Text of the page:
Bali Keramas Warung Lineup Surfer

Scientists have found that the brains of risk-seeking athletes have some things in common with those of drug users. Photo: Weisberg


The Inertia

Hi, my name is Cynthia, and I’m a surf addict.

My addiction began over seven years ago, when I rode a gentle knee-high wave on a waterlogged 10′ foam surfboard in Florida. I was instantly, irreversibly hooked on the feeling. I bought my first surfboard the next day, and spent the summer floundering around in the ocean, teaching myself to surf. My occasional wave-riding successes fueled my addiction and kept me coming back for more. Even an inland move to the upper West Coast, where the 48° ocean was almost three hours away, could not dissuade me. I bought a thick wetsuit and made the trek on weekends whenever possible, which wasn’t often enough. Serious water time at a week-long surf camp in Costa Rica fueled the fire. Then nearly five years ago, I moved to NorCal, a mere 50 miles from the real Surf City, U.S.A., and began to surf regularly about twice a week, the most family and work commitments will allow. It’s close to the minimum needed to sustain my habit. If I’m out of the water for anything approaching a week, I start jonesin’ – needing a fix bad.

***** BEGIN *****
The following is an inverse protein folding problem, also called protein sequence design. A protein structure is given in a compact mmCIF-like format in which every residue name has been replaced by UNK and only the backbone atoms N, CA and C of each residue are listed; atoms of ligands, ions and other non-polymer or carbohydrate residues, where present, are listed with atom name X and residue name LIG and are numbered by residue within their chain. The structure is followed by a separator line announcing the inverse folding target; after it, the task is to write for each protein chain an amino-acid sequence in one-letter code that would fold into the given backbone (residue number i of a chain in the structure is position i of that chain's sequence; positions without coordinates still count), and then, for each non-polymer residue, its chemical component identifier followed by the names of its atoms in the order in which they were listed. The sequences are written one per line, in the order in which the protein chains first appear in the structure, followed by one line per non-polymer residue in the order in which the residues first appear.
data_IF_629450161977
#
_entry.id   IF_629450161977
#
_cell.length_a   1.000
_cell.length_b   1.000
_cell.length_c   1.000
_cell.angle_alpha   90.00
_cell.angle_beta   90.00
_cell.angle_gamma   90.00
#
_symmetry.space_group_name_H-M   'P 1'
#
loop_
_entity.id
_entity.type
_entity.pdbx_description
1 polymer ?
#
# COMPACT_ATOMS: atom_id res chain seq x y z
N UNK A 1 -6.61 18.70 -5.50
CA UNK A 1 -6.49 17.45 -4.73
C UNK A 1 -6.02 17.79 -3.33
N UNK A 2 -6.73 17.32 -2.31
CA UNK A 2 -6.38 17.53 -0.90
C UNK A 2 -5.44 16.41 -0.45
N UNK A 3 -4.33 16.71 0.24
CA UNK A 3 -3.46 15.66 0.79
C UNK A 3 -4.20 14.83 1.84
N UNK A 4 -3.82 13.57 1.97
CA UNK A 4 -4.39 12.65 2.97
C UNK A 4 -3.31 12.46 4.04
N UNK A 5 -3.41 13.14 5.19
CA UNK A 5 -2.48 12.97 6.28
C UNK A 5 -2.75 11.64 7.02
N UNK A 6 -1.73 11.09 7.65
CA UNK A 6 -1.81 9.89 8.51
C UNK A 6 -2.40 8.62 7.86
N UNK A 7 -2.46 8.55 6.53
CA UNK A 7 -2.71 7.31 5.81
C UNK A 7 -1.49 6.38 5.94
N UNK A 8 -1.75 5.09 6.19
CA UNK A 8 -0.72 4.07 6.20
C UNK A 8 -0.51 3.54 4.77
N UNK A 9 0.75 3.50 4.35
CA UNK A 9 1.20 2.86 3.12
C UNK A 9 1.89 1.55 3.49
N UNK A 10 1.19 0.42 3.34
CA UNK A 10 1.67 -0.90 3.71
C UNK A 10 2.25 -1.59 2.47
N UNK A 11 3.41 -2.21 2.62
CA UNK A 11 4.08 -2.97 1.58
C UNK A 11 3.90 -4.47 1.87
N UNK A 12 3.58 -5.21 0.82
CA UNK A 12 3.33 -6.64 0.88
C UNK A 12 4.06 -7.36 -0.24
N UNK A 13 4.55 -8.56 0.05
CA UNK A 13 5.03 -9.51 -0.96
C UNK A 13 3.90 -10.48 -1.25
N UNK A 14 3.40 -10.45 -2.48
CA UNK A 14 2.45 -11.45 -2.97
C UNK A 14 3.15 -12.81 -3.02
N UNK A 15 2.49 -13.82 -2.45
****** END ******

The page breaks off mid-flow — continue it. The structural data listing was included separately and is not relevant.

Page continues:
Surfing is so much more than a hobby; it’s an essential. And like any junkie, I’ve found that over time, it takes more to get me high: bigger waves, more challenging maneuvers. The easy rides on little waves don’t pump me with stoke anymore, but landing a steep drop on an overhead wave keeps me smiling for days.

What is it about surfing that makes it so addictive? It’s all about the brain chemicals, specifically dopamine, a neurotransmitter that stimulates the brain’s reward and pleasure centers. Cocaine triggers dopamine, and so can riding a heavy wave. Scientists have found that the brains of risk-seeking athletes have some things in common with those of drug users, including the experience of withdrawal symptoms. Studies also indicate that thrill-seekers and risk-takers may lack “brakes”, auto-receptors in their brain cells that limit dopamine, and thus will feel its pleasurable effects more intensely.

The very nature of surfing plays into the way dopamine works. If you’re constantly satisfied, dopamine stops firing in your brain, but if you’re only rewarded some of the time – a few good waves in the midst of a bunch of wipeouts, or closeouts, or other on-the-water disappointments – your dopamine cells will be pumping after the good rides, shooting you up with jolts of pleasure.

Professor Marvin Zuckerman has spent decades studying what he calls “sensation seekers” who pursue novel and often risky experiences. Surfers qualify high on the scale. Are you a sensation seeker? You can take Zuckerman’s test here. Not surprisingly, I scored 32 out of 40.

Read more from Cynthia on her blog: Wave Journal of a NorCal Surfer Girl.